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I Keep a Dopamine Notebook to Capture and Put Distracted Thoughts into Paper Jail

"Dopamine itself is not the reward, it is the build-up to the reward". – Andrew Huberman

David Sherry
4 min read

When you don't have access to the fridge, it's a bit easier to stay focused.

Or maybe you have a different vice, like social media or talking to a co-worker.

Personally, I'm more productive in coffee shops.

I like the atmosphere of being around people and it is noisy. I am a regular at a few of them by my place in Santa Monica.

You'd think I would have a bunch of friends by now at the places near me, but I don't.

I'm a bit weary of getting to know any of the other regulars too well less I start having people to chat with all of the time there! So I like to be friendly but not get too close.

I apologize to anyone who's tried to befriend me at a coffee shop it's not personal!

I'm just there to work.

So I want to be semi-anonymous. Working while traveling is also enjoyable for this reason. You can create your own bubble without distraction.

But just because the place you work isn't distracting, doesn't mean that there aren't other distractions.

Of course, the mind itself is a distraction machine. It wanders, and suddenly you find yourself typing in www.twit.... or www.instag.... without even consciously thinking about it.

Or you just tap one button on your phone.

Everything you could desire is one tap away on your phone.

Every vice is covered, and instantly gratifying.

Dopamine = Desire, not satisfaction

People often mix up dopamine with satisfaction.

It's not that dopamine is released after you get the thing that you want, it's that dopamine fires to try and get you to get that thing you want.

"Dopamine itself is not the reward, it is the build-up to the reward". – Andrew Huberman

Dopamine = desire.

And the more you reward the desired pathway by getting that thing you want, the stronger the desire is in the future.

Literally eating a piece of dark chocolate kicks off you wanting it MORE next time.

That's why I eat at least 3 pieces of dark chocolate per day. Because sometimes I like to have the whole bar (You can ask my wife).

Desire, according to the Buddha is the root of our suffering.

The mind wants, distracts, and pulls us away from being fully present. Because we cannot feel fully satisfied or like we have "enough" we lose presence for the moment.

And presence in the moment is what we want in our work, too.

What thoughts are you having?

Meditation is the practice of watching your thoughts.

You become the witness, rather than identifying with the thoughts that are flowing through your mind.

Having a meditation, deep yoga, or transcendental experience where you truly become the witness is an incredible turning point and moment in your life. This is "waking up" at least for a brief moment.

But that moment doesn't last. And so, despite much meditation, you still have a lot of mental chatter going on.

You can't really stop the mind, just observe it. And most people are wholly unaware of what they're thinking because they are caught IN the thinking rather than observing it.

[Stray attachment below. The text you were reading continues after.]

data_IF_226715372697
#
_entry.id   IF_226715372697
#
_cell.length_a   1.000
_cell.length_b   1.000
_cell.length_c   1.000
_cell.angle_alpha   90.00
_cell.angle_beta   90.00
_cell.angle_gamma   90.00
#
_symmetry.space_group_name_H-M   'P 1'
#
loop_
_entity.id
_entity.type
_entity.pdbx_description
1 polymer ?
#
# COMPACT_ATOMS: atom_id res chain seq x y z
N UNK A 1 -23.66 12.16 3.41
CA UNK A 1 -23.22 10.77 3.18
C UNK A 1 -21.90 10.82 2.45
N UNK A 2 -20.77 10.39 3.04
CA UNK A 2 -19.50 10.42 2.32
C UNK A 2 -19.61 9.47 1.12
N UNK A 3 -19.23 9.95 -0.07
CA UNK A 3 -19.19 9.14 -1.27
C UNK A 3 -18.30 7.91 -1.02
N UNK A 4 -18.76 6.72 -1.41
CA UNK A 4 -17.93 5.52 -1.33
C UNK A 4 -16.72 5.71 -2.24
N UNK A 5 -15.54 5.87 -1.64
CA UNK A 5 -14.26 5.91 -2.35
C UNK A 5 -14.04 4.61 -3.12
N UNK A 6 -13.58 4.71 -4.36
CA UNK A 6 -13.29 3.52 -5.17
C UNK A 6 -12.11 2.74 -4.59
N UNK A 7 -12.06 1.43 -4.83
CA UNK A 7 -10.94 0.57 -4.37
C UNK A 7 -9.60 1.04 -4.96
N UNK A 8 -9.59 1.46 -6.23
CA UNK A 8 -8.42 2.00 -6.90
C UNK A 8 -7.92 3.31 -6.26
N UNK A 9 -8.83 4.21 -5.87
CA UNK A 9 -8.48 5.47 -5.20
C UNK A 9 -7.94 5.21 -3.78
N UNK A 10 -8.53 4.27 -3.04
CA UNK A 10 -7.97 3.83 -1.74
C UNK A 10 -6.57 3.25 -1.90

So I started keeping a Dopamine Notebook to watch my thoughts at work.

The basic idea is this;

Any time I catch myself having a distracting thought like...

  • "I should check Slack"
  • "Oh wait isn't there this old email I'm supposed to reply to?"
  • "I could use a snack"
  • "I could use another snack"
  • "What's going on on Twitter?"

I write it down in the notebook.

Why does a Dopamine notebook help?

1: A notebook helps you get aware of your thoughts

One thing I begin to notice when I do this is just how basic my thinking is around some of these distractions. It's not sophisticated at all. It can literally just be "oh I wanted to check this app." And then you can see that same patterned thought repeat.

Again, this is a biological dopamine response, so don't feel bad about it happening.

2: A notebook helps the desire pass without giving into it

When I capture a thought in my notebook, it's sort of like I've caught lightning and put it in a jar.

The thought is sitting there in timeout. There must be something going on here that gives me some tiny reward for acting on it, even if it's not giving in what it wants.

3: A notebook at the ready helps you from switching contexts.

If you don't know about "attention residue" it's basically that when you switch topics your brain really struggles to get up to speed on the next topic. It can take up to 20 minutes just to get your brain fully fired up in the new topic, so any time you context switch you're really doing your focus a disservice.

4: It creates more confidence in deep focus because you are prepared.

Mostly, I just like being armed and ready with my notebook. Now, when I sit down, I'm ready with my notebook and I'm not afraid of what distractions might show up.


It might be that you just use a notebook as a crutch to break some habits.

OR maybe you use it for more general purposes catching your own thinking. It could be a great tool simply for noticing negative thought patterns about yourself, for example.

Getting thoughts down on paper somehow seems to make it less personal. And the nice thing about this type of note-taking is they don't need to be organized or kept for later.

You're really just "noting" and then throwing it away.

How does note-taking help you? Or what do you do when you get distracted?

I hope your week is going amazingly and that you're making progress in those areas you care about most.

xx David

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